For 10 years before the pandemic, Curly’s Frozen Custard — located at 4017 Camp Bowie in Fort Worth — created extreme excitement with its very own Nathan’s FamousHot Dog Chomp-election.
Newspapers wrote about the affair annually and News/Talk WBAP 820 conducted live interviews with Curly founder/managing partner Bourke Harvey each year. The event caught the attention of local television stations with their own version of must-see television.
The contest was an intentional effort by Harvey when he switched hot dog brands on June 30, 2011. He contacted Nathan’s Famous and received permission to hold his own hot dog eating contest, but with its own adjustments.
Television reporters covered the local event as an attachment to the national championship at Coney Island, where defending champion Joey Chestnut devours just under a million hot dogs every 4th of July.
Stations would air the story after the Nathan’s Famous competition at Coney Island with, “Meanwhile, in Fort Worth, Curly’s Frozen Custard held their annual Nathan’s Famous event, and the Grandmaster champion was…”
Unlike the Coney Island event which featured professional eaters/athletes (yes, those contestants call themselves “athletes”!), Curly’s timed contestants here at Ft. they slam four quarter pound hot dogs – with massively thick buns!
Interestingly, many competitors were able to eat three hot dogs very quickly, but the fourth, with the gourmet bun, took the challenge, well, immense. It was not uncommon for a contestant to eat the first three hot dogs in just a few minutes, only to chew on the fourth hot dog again three minutes later.
The contest was a success, but as country music superstar Kenny Rogers said in his song, The beta: You have to know when to hold them, know when to bend them.
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So, over the July 4, 2020 holiday, Bourke Harvey decided to do something different, something that would be safe and adhere to social distancing guidelines amid the pandemic: He offered free hot dogs to the first 200 customers on July 4 with no purchase necessary. There was a limit of one free hot dog per person.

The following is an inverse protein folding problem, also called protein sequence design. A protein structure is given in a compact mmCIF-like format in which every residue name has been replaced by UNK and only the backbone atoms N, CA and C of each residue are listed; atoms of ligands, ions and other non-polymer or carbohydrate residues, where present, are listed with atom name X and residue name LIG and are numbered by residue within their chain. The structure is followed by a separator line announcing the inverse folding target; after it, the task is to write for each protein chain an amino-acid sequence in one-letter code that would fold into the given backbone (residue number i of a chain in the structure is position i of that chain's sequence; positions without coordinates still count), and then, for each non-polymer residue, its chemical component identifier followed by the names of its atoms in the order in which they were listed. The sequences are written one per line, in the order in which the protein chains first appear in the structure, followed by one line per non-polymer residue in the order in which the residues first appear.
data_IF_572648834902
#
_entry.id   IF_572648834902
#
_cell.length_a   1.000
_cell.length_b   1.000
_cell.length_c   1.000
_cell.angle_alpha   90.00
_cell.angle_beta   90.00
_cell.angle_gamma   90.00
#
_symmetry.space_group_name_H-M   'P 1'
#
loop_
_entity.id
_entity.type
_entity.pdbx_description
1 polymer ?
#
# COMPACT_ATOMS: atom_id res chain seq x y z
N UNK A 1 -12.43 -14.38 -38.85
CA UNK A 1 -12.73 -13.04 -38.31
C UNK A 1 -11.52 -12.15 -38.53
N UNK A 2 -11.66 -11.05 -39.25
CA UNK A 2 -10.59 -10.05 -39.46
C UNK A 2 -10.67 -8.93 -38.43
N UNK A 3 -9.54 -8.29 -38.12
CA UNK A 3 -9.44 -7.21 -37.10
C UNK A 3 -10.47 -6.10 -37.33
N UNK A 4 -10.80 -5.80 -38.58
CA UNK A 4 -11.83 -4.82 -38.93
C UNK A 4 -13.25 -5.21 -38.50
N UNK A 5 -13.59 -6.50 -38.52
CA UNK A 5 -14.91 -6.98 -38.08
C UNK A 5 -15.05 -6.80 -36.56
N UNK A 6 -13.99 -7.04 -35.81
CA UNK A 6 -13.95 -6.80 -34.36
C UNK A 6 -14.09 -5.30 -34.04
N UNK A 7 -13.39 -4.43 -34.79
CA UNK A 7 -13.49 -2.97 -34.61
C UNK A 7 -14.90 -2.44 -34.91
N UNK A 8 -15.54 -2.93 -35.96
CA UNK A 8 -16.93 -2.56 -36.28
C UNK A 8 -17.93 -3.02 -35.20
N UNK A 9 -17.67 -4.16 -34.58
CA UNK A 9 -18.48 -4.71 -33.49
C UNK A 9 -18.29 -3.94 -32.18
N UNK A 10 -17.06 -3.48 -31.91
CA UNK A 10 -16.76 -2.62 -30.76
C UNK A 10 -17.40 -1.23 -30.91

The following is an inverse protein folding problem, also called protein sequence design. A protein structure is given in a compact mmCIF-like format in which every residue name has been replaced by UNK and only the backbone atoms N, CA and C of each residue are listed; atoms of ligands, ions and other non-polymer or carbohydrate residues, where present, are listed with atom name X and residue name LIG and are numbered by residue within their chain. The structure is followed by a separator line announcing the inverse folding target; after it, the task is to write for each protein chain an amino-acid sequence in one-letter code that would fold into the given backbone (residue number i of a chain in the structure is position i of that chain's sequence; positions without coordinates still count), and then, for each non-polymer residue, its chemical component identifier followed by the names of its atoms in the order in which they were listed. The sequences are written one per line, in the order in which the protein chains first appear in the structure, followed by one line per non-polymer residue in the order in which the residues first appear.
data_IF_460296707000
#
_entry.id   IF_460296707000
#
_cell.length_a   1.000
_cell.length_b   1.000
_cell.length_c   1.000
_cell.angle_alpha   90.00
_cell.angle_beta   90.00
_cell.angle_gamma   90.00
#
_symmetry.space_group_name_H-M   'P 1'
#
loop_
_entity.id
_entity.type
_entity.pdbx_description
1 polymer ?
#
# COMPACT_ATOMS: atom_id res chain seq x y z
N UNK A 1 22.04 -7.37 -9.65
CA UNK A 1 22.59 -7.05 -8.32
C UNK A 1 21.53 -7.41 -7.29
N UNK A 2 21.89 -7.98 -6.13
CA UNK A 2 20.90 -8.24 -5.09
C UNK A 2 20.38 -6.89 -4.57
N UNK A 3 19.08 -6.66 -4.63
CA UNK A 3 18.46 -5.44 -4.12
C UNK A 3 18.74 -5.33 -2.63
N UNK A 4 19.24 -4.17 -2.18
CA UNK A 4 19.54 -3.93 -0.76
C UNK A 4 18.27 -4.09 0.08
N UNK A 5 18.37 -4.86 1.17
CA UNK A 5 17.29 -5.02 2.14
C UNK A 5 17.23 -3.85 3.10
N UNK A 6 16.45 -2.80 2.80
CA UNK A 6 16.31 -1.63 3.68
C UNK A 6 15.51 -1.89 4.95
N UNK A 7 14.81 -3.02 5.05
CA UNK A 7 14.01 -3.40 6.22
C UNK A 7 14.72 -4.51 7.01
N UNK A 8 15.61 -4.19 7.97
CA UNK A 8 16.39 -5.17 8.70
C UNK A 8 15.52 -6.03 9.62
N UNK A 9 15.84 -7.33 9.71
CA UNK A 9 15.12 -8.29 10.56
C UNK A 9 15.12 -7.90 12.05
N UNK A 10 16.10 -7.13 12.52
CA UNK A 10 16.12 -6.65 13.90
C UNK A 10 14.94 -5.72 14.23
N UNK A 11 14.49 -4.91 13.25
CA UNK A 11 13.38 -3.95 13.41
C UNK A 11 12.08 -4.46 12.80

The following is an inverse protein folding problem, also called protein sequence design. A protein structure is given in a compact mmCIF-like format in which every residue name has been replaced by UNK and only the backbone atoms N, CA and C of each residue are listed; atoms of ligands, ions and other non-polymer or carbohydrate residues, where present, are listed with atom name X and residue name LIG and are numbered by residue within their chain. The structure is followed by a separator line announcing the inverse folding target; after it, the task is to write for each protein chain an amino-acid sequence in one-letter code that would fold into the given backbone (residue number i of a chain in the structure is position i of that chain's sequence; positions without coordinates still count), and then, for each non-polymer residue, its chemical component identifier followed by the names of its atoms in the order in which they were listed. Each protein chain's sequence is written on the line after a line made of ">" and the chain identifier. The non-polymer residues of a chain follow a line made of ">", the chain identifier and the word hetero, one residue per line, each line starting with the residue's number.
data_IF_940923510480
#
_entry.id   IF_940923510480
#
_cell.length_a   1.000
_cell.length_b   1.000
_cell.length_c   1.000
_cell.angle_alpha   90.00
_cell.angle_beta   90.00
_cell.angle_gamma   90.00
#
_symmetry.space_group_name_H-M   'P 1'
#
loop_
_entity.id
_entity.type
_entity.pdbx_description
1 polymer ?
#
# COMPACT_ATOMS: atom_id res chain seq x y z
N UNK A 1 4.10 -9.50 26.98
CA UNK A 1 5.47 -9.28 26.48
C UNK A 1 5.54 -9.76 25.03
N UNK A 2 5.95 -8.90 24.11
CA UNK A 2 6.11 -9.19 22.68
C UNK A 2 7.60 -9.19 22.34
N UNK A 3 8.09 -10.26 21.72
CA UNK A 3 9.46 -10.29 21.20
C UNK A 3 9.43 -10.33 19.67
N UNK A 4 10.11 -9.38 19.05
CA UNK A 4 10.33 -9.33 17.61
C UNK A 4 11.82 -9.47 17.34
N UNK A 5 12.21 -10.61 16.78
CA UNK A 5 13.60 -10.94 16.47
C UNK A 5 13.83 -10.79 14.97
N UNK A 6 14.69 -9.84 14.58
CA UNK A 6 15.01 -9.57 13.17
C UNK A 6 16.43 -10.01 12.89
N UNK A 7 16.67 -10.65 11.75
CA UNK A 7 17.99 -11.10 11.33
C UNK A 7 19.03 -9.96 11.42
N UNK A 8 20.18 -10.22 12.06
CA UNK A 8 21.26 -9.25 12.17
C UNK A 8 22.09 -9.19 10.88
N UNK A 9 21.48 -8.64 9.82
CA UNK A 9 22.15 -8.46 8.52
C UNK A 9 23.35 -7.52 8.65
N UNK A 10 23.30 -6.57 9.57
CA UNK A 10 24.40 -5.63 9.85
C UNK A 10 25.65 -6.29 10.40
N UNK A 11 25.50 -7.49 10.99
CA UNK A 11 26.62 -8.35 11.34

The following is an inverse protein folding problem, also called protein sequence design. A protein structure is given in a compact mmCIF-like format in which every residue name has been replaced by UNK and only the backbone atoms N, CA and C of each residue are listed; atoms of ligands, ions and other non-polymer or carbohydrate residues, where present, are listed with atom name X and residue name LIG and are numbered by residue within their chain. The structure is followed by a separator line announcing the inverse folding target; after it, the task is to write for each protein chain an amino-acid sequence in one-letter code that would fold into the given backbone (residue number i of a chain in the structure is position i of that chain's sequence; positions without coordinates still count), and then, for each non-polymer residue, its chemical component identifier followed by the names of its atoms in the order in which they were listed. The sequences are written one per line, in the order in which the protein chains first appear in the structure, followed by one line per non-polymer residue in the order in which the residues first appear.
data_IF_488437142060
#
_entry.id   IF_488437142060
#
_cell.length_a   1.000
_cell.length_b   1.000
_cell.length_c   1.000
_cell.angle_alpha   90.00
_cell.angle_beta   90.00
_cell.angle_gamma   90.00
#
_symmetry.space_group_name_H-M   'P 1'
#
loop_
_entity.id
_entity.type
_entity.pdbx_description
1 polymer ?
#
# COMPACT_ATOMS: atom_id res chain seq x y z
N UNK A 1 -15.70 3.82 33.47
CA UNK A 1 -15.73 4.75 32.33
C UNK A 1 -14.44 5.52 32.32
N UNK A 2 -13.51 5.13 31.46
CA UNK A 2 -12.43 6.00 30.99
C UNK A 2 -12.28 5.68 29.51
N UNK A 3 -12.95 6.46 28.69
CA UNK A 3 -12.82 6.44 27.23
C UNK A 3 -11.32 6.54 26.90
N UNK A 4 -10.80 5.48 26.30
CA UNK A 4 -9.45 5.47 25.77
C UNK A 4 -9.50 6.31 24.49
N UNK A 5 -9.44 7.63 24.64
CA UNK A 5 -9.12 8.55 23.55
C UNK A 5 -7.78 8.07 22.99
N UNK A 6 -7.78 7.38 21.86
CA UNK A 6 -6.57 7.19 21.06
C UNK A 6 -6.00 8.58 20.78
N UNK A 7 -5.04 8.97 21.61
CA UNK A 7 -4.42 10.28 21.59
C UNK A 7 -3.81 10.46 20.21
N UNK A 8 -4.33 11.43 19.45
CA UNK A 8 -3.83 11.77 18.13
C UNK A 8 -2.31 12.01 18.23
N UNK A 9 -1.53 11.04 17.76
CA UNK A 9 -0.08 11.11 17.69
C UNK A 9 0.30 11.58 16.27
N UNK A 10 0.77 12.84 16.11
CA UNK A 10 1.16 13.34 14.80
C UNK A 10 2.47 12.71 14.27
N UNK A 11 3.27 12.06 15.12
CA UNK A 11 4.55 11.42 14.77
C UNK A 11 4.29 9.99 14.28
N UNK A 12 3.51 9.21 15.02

It was the same quarter pound Nathan’s Famous with the thick brioche bread that the contestants ate in the original local contest.
The transition was a huge success. With continued concerns over social/public gatherings last year, Harvey repeated the offer of free hot dogs. Again, customers loved the opportunity to enjoy the “Official Hot Dog of the Summer” for free.
When considering how to proceed this summer with events reopening to crowds, Harvey decided to continue the 200 free hot dogs and drop the contest. “We have received so many positive comments over the past two years that customers have enjoyed a free hot dog on our nation’s birthday that we will continue the 200 free hot dogs,” he said. . “This way, we benefit from 200 guests instead of the few dozen candidates.”
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Delighted customers hailed the decision:
- “It’s so perfect – we are attending our 4th of July neighborhoode parade around and then come to Curly’s.
- “It’s a wonderful way to celebrate our nation’s birthday. It may be a small gesture for Curly’s, but it really means a lot to us as neighbors.
- “We have created a new family tradition – coming to Curly’s on the 4the!”
Customers always flock to Curly’s for its Parker County Peach ice cream in July, so there’s an added reason to visit on July 4th.
Business Lessons Learned:
- Recognize when forced changes during the pandemic or other disruptive events can lead to increased customer engagement.
- Understand that sometimes a series of events takes its course and needs something fresh and new.
- Realize that reaching more of your customers is more beneficial for everything concerned.
The Curly’s experience with July Fourth innovation highlights two timeless questions for business operators large and small: What are the sacred cows of your business that need to be revisited and possibly reinvented? And how to redeploy your strengths to make the new version even more interesting and efficient?